The Biggest Bird!!!- Article by Gareth Jones
The Biggest Bird In The World!
Several years ago, we visited the Oudtshoorn district in South Africa, well known for the many large Ostrich farms in the area. We stood behind a fence watching the many ostrich feeding, soon a large male walked right up to the fence and stood opposite to me. It was at that moment that I realized how huge and tall Ostriches are, this particular bird towered over me. It is recorded that male ostriches can vary from 7ft to 9ft (2.1-2.8 m) in height and weigh over 150 kg. So then it is no wonder that even though they have large wings, they simply cannot fly.
However, they do make up for the lack of flight with well practised, skilful running skills. For example, one fine afternoon, I drove into the park from the East gate. An ostrich was walking quickly parallel to the road. So I drove slowly forward towards him, the ostrich responded by increasing its pace to a steady jog, and then began to run as I drove along at about 30 km/h, this continued for over a kilometre as he seemingly tirelessly ran slightly ahead of the vehicle over the grass next to the road. Then he suddenly broke into a sprint and darted across the road, with a zigzag movement, as though he was trying to get away from a predator. Then he stopped suddenly, and behaved as if I was not even there, and continued to look for suitable stones to digest on the ground. Maybe he just likes running to keep fit, or just for the sheer joy of it?
They are interesting to watch, firstly they are the largest birds in the World, and they cannot fly due to size & weight. Males look majestic with black feathers and a white undercarriage, while the females are a drab grey. Imagine if women in our world all looked drab, and did not care for fashion?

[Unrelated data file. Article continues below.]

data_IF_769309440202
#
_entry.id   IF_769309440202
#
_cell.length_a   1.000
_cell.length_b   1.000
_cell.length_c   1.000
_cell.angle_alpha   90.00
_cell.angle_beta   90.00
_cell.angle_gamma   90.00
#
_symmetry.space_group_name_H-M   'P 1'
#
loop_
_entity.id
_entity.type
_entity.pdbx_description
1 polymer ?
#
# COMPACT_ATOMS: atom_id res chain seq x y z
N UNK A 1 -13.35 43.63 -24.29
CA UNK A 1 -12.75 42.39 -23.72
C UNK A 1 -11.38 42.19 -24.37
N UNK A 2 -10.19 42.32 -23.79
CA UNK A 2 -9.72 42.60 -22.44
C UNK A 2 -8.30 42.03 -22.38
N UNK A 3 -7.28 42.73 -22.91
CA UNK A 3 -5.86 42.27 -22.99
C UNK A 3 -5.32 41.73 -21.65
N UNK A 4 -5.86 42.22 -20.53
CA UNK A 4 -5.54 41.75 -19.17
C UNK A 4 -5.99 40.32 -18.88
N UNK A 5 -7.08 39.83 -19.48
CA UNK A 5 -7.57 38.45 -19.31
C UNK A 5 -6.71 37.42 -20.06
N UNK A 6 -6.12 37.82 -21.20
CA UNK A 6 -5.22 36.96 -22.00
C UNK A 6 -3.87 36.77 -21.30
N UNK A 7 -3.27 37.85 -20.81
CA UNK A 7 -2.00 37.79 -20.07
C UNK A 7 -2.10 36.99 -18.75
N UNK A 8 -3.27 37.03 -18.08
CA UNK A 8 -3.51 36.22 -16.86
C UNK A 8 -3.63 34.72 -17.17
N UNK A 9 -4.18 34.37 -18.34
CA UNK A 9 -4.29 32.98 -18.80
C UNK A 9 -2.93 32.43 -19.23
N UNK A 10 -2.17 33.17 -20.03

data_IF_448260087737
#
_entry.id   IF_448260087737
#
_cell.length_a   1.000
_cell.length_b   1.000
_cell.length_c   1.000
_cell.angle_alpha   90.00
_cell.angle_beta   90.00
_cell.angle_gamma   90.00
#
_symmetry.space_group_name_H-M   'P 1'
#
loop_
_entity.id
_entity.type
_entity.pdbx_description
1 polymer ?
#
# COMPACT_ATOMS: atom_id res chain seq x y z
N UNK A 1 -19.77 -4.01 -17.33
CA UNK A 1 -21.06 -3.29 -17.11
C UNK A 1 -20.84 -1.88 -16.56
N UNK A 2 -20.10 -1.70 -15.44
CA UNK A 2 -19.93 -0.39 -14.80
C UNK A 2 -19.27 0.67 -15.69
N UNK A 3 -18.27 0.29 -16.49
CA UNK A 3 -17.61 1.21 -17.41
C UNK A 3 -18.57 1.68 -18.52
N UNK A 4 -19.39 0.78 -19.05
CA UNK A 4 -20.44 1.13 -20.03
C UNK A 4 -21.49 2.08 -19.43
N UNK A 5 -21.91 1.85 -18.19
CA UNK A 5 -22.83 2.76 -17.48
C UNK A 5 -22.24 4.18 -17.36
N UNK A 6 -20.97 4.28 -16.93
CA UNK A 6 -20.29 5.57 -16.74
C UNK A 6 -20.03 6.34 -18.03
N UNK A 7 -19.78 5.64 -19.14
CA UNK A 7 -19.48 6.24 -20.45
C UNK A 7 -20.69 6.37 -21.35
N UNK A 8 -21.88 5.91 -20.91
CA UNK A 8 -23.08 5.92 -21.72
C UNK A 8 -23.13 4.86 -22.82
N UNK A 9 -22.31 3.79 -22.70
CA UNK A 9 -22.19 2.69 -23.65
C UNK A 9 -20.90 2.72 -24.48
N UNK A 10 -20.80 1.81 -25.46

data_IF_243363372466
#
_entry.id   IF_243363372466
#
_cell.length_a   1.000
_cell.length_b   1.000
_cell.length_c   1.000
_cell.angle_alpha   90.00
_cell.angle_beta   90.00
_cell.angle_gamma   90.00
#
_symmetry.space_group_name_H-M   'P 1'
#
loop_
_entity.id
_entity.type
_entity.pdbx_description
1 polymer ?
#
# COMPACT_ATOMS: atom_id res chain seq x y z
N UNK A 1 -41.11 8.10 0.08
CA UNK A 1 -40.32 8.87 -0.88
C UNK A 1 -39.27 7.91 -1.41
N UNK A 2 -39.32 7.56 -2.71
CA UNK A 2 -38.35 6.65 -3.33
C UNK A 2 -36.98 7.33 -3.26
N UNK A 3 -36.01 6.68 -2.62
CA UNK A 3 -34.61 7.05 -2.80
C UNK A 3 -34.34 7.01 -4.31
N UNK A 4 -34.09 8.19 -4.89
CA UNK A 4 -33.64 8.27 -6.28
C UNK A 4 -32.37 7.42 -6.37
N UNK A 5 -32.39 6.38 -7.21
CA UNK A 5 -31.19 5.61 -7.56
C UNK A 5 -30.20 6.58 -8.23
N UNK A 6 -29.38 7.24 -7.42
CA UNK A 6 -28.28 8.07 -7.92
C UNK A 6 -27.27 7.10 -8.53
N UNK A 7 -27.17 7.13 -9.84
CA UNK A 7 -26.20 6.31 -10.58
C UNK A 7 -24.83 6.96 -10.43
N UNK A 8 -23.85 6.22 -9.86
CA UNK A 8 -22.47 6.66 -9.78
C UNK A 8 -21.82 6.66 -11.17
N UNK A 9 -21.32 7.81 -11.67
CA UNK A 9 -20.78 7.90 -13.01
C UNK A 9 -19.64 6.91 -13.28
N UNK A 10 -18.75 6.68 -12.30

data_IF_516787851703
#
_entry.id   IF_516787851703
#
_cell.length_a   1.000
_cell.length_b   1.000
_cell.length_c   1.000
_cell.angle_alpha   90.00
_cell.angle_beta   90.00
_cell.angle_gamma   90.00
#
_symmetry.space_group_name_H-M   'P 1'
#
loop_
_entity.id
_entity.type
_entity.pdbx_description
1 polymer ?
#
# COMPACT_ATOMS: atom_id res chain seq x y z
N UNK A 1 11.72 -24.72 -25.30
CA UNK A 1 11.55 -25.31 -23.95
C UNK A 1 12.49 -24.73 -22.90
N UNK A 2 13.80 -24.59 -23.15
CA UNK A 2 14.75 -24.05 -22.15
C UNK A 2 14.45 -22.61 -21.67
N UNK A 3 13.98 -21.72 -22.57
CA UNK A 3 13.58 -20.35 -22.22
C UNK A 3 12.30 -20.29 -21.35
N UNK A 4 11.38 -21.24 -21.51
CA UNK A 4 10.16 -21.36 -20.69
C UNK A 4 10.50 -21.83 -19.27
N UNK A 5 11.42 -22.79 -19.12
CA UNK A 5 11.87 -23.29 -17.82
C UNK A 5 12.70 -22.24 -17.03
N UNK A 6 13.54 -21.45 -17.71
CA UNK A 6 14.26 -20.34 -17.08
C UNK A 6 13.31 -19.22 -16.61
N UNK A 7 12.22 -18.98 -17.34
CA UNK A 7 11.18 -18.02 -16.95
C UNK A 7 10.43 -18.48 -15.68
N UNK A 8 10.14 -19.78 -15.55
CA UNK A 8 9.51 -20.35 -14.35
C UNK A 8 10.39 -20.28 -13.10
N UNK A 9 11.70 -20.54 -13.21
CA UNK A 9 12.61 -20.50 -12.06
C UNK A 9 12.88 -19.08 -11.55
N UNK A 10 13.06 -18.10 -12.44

They mainly feed on seeds, shrubs, grass, fruit, and flowers, occasionally they also eat insects such as locusts and small reptiles such as lizard. Lacking teeth, they swallow small stones that act as gastroliths to grind food in the gizzard, and help the digestion process. It’s no wonder they can’t fly with that extra stone weight! The species in the Nairobi park are the common Masai subspecies with pink/reddish legs, especially in breeding season. The Nairobi National Park has a healthy, thriving ostrich population. Kenya is also one of the few places where the rarer northern (Somali ostrich) subspecies with its blue legs is also found. Struthio is a genus of bird in the order Struthioniformes, whose members are the ostriches. There are two living species, the Common Ostrich and the Somali Ostrich. I find it particularly interesting that the equatorial zone is the seemingly invisible general divide between the two species. The Somali ostrich is mostly found north of the equator, with the exception of the dry Tsavo East conservation area. We always enjoy seeing them when we are in the Meru National Park as well.